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Thread: Washburn model M-3SW/TS

  1. #1

    Default Washburn model M-3SW/TS

    Hi yall, Im interested in finding out more about this mandolin that I purchased used in NC about 20 years ago. Serial number 9282048 (not real certain about the 8, could be a 0)
    Thanks for any help!

  2. #2
    Quietly Making Noise Dave Greenspoon's Avatar
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    Default Re: Washburn model M-3SW/TS

    Based on other Washburns I've seen dated by their owners and compared to the label, it is probably a 1992 model. You can email the Washburn customer service folks via their website and ask where the production line was at that time. Other than that, it is a solid wood instrument, carved spruce top over maple body/neck. With a good set up, these can be perfectly fine, nice sounding, instruments for folks who are looking for an inexpensive mandolin option. They won't necessarily compete against $1K axes, but certainly hold their own within their performance envelope. FWIW, I had an early 2000's Jethro model that was a great instrument. I only let it go as part of a deal that landed me Stealie, my custom Jerman 5-string.
    Axes: Rigel A Natural #1774 w/mods, Andrew Jerman Irwin-style 5 string electric "Stealie", Eastman 515, Shiro F-5, Crafter M85E, Dillion 335 style, Grandmom's solid-mahogany teens bent-top, Baglamas 002
    Boards: Acoustic Electric
    Amps: Fishman Loudbox 100; Rivera Clubster Royale Recording Head; Laney Cub 10 & Cab, Peavey Studio Pro

  3. #3
    Registered User Martin Jonas's Avatar
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    Default Re: Washburn model M-3SW/TS

    As Dave has already said, the first two digits are the year, so yours is a 1992. I used to have one of those, the '89 model. That one was made in Korea, shortly after they switched production from Japan -- yours was made three years later, so it will be a Korean one as well.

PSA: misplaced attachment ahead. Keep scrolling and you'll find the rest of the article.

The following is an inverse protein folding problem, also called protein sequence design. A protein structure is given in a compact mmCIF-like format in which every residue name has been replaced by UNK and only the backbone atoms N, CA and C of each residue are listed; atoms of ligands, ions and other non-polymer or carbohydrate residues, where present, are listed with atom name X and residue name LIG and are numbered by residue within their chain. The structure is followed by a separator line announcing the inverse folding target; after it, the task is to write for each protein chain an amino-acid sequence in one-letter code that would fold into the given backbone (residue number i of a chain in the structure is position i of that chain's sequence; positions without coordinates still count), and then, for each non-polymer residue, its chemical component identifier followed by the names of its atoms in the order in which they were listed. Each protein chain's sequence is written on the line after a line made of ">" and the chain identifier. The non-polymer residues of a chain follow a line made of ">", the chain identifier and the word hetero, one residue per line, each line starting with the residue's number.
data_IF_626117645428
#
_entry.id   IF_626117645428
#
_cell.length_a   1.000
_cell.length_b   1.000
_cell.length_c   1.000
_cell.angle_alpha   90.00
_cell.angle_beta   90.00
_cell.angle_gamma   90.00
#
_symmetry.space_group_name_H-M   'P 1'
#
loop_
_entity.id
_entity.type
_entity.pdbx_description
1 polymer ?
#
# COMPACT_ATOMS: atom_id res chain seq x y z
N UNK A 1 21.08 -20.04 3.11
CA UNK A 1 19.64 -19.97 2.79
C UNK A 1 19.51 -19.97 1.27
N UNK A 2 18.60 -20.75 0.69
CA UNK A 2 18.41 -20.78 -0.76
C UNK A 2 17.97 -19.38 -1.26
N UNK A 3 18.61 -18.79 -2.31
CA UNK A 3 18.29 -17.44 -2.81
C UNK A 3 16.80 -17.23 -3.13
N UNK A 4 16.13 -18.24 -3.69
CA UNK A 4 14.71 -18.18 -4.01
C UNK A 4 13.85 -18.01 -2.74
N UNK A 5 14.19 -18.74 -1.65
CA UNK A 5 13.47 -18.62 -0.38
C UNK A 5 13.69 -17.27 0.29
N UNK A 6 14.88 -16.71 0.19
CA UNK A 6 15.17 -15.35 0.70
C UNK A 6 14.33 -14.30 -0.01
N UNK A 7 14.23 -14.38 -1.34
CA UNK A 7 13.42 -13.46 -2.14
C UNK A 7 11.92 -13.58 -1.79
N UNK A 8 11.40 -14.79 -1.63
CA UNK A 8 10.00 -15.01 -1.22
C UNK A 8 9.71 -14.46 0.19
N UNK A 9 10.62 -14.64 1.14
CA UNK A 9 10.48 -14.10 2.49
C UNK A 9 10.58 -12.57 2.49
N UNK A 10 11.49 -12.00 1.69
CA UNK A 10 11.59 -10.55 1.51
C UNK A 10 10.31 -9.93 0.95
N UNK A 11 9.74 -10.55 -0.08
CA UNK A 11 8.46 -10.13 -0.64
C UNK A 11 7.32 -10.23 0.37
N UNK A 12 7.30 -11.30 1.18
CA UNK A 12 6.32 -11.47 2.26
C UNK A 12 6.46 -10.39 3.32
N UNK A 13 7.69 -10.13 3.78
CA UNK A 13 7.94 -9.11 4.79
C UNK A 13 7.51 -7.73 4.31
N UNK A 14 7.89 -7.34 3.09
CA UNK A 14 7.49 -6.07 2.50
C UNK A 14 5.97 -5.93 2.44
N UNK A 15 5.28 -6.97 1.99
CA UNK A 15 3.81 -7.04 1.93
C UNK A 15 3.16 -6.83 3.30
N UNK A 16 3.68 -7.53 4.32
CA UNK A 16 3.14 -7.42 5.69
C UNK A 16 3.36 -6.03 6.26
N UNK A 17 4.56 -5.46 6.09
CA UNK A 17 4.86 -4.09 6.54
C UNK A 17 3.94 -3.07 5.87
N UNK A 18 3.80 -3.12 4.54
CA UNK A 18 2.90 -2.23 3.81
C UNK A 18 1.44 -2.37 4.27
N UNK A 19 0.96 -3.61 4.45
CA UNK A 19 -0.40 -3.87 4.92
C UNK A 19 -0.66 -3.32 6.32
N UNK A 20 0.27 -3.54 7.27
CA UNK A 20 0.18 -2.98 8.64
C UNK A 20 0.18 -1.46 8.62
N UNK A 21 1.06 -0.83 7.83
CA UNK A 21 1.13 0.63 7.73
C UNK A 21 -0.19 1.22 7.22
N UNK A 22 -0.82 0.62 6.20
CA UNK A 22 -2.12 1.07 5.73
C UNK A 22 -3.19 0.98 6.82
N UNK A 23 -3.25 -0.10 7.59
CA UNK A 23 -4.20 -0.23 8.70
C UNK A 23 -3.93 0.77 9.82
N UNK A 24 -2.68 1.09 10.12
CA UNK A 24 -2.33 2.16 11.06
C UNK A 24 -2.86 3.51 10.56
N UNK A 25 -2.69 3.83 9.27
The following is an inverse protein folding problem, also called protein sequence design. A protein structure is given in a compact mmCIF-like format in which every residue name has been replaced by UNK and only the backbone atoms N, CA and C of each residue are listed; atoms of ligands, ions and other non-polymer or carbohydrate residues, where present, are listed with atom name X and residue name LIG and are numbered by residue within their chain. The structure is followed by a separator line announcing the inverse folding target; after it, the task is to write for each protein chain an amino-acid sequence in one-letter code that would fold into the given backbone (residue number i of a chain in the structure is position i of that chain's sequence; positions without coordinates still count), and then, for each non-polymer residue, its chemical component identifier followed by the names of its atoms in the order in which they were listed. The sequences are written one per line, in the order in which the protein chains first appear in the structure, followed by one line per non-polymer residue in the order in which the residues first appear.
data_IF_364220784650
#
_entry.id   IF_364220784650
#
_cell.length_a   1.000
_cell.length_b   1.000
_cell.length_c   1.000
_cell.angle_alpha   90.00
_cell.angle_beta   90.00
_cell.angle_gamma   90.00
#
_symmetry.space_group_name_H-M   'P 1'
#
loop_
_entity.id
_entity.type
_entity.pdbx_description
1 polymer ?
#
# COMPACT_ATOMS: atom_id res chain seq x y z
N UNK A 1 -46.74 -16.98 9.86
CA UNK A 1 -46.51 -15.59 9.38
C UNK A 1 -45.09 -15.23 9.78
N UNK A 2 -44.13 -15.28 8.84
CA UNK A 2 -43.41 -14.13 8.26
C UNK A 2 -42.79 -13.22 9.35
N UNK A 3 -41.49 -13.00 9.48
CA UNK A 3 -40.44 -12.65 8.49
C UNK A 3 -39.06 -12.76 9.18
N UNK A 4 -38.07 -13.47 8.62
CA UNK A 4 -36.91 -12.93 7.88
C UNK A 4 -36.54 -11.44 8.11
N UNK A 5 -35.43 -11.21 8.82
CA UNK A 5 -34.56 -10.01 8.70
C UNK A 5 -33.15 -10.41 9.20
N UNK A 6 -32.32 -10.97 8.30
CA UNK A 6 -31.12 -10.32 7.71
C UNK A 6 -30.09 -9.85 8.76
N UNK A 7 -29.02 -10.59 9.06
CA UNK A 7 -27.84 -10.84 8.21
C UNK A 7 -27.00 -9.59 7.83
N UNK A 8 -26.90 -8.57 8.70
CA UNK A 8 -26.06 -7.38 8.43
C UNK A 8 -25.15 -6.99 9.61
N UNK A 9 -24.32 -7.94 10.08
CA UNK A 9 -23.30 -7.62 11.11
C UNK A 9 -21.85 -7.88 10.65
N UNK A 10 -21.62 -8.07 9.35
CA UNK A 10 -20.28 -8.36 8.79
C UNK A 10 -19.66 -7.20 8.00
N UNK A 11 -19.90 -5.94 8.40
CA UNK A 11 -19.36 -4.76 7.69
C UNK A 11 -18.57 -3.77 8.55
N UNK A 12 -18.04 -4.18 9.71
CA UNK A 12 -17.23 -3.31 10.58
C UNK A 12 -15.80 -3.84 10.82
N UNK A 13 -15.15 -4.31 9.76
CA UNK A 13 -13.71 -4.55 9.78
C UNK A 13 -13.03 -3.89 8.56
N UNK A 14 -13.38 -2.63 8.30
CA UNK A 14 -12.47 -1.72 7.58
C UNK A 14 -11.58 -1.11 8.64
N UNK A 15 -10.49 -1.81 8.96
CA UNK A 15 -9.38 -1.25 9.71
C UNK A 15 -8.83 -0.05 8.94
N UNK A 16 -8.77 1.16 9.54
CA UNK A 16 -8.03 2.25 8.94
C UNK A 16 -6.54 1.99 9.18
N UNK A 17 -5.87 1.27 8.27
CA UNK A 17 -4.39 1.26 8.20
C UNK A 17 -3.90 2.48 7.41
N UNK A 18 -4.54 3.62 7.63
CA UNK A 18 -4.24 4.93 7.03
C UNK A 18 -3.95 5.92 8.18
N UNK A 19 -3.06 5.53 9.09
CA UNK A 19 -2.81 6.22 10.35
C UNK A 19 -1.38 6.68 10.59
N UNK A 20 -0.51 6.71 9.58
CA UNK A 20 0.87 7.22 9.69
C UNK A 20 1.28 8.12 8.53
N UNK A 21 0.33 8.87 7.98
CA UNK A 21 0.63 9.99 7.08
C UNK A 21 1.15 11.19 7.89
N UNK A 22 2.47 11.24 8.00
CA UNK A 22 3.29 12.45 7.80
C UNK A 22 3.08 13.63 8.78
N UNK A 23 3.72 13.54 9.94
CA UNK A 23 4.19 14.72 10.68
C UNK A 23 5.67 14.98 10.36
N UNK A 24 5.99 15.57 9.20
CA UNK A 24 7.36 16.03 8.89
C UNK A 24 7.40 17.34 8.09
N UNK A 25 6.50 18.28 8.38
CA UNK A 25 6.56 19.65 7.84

These late '80s/early '90s Washburn M3 are much better than the current ones with the same model number. It was their top model at the time, as they had discontinued the Jethro Burns model and the other "higher" F designations when they moved production from Japan to Korea. They were re-introduced in the 2000s, when production moved again to China.

    At the time, it was one of the best imported F-models you could get and one of the few with a genuine solid wood carved top (the "SW" in the model number). Mine had the tobacco sunburst, which I liked a lot -- I never quite figured out if the "TS" stood for "tobacco sunburst", i.e. light brown to dark brown, or "traditional sunburst", i.e. yellow/orange to brown, as Washburn seem to be inconsistent in their labelling. Finish a bit thick and glossy, and not much figure to the wood, but very nice tone. Improved tremendously when I upgraded the stock bridge to a Cumberland Acoustics one. The current M3 model is worse than yours, but generally the choice is much wider these days with some excellent imported mandolins.

    I sold mine a few years ago as I'm not much of a bluegrass player, but I always liked it. Perfectly decent mandolin, and outstanding playability and setup.

    Martin

  4. #4
    Quietly Making Noise Dave Greenspoon's Avatar
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    Default Re: Washburn model M-3SW/TS

    <<These late '80s/early '90s Washburn M3 are much better than the current ones with the same model number. It was their top model at the time, as they had discontinued the Jethro Burns model and the other "higher" F designations when they moved production from Japan to Korea. They were re-introduced in the 2000s, when production moved again to China.

    At the time, it was one of the best imported F-models you could get and one of the few with a genuine solid wood carved top (the "SW" in the model number).

    ...Perfectly decent mandolin, and outstanding playability and setup.>>

    Martin, you remind me of a Washburn in my "One that got away" files. Marked for maybe $200 at Wood Bros Music in Pittsfield, MA, maybe '07. Pretty basic looking, but incredible sounding. I regret it even more now. In hindsight, I realize it was likely one of the Japanese instruments made at the Matsumoku facility. These hidden gems are simply incredible finds. IIRC, the M6SW (Jethro Burns) might have been preceded by a M3 version. In either case, those axes usually broach $1K, and IMHO are outstanding examples of the high-end commercial Japanese shop work of the day.
    Axes: Rigel A Natural #1774 w/mods, Andrew Jerman Irwin-style 5 string electric "Stealie", Eastman 515, Shiro F-5, Crafter M85E, Dillion 335 style, Grandmom's solid-mahogany teens bent-top, Baglamas 002
    Boards: Acoustic Electric
    Amps: Fishman Loudbox 100; Rivera Clubster Royale Recording Head; Laney Cub 10 & Cab, Peavey Studio Pro

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